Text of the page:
Here’s where the jobs are — in one chart

Mike Blake | Reuters

Emergency room nurse Christine Bauer treats Joshua Lagade of Vista, California, for the flu as his girlfriend Mayra Mora looks on in the emergency room at Palomar Medical Center in Escondido, California, January 18, 2018.

The U.S. economy created 223,000 jobs in May, soaring above the 188,000 payroll growth estimate from economists surveyed by Reuters. But as always, there are industries that are doing better or worse in terms of employment each month.

Here are the net changes by industry for May according to the U.S. Department of Labor.

The retail trade and health services industries were among the biggest net job gainers for the month, with gains of 31,100 and 39,000 respectively. The retail industry includes jobs in clothing and apparel, food and beverage stores, and gasoline stations among others.

Much of the employment gains in the health care and education category came from gains in ambulatory – or outpatient – care that includes physicians, dentists, nurses and other practitioners.

Professional and business services also posted a strong month, adding to their strong gains in April with another 31,000 jobs. This industry includes jobs such as lawyers, accountants, consultants, architects and engineers.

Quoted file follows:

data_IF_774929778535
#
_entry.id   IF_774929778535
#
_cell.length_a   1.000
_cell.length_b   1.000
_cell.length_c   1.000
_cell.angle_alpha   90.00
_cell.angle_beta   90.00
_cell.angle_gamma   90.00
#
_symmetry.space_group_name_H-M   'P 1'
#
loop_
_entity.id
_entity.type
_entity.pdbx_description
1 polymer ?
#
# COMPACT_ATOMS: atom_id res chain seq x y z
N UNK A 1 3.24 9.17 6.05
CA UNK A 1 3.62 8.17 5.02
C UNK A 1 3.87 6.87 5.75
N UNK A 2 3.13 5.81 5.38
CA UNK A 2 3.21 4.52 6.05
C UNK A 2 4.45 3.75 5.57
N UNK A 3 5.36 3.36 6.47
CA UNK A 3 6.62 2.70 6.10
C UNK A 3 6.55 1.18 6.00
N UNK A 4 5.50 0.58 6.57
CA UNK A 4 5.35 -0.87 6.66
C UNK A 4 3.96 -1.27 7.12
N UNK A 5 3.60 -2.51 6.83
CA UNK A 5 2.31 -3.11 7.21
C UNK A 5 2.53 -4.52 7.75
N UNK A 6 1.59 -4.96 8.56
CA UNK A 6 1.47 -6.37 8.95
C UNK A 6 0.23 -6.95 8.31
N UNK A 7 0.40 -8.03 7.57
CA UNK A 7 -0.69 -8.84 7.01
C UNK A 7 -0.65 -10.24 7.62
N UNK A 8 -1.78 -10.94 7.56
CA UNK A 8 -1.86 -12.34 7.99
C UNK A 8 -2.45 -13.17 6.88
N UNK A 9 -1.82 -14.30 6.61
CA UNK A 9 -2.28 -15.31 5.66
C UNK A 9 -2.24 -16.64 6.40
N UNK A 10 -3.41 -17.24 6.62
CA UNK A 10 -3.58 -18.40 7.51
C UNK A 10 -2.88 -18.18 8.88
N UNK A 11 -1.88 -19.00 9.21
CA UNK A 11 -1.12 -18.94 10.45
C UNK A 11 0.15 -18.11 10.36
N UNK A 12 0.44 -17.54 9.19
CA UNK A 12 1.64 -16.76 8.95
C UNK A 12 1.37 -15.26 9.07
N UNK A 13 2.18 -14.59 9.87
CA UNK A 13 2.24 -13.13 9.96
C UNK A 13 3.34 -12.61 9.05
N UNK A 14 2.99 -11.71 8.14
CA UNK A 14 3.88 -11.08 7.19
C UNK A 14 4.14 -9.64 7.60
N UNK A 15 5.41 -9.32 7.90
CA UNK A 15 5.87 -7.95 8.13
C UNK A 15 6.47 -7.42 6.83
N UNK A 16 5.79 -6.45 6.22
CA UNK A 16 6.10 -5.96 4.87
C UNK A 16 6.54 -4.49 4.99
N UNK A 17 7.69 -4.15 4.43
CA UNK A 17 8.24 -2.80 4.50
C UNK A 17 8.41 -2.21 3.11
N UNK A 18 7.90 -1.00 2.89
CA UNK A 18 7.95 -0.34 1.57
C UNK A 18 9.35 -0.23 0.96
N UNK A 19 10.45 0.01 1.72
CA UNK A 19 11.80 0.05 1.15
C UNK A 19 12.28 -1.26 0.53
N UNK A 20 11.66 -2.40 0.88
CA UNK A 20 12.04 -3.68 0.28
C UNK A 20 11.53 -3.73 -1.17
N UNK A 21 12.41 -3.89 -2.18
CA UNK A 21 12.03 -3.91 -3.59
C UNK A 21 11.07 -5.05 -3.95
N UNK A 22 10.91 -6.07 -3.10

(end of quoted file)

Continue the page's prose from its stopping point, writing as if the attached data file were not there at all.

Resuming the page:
“Total nonfarm payroll employment increased by 223,000 in May, compared with an average monthly gain of 191,000 over the prior 12 months. Over the month, employment continued to trend up in several industries, including retail trade, health care, and construction,” the Bureau of Labor Statistics said Friday.

“Retail trade added 31,000 jobs, with gains occurring in general merchandise stores and in building material and garden supply stores,” the statement added.

The manufacturing industry added 18,000 jobs in May, with durable goods accounting for most of the change, including an increase of 6,000 jobs in machinery. Manufacturing employment has risen by 259,000 over the year, according to the Labor Department, with about three-fourths of the growth in durable goods industries.

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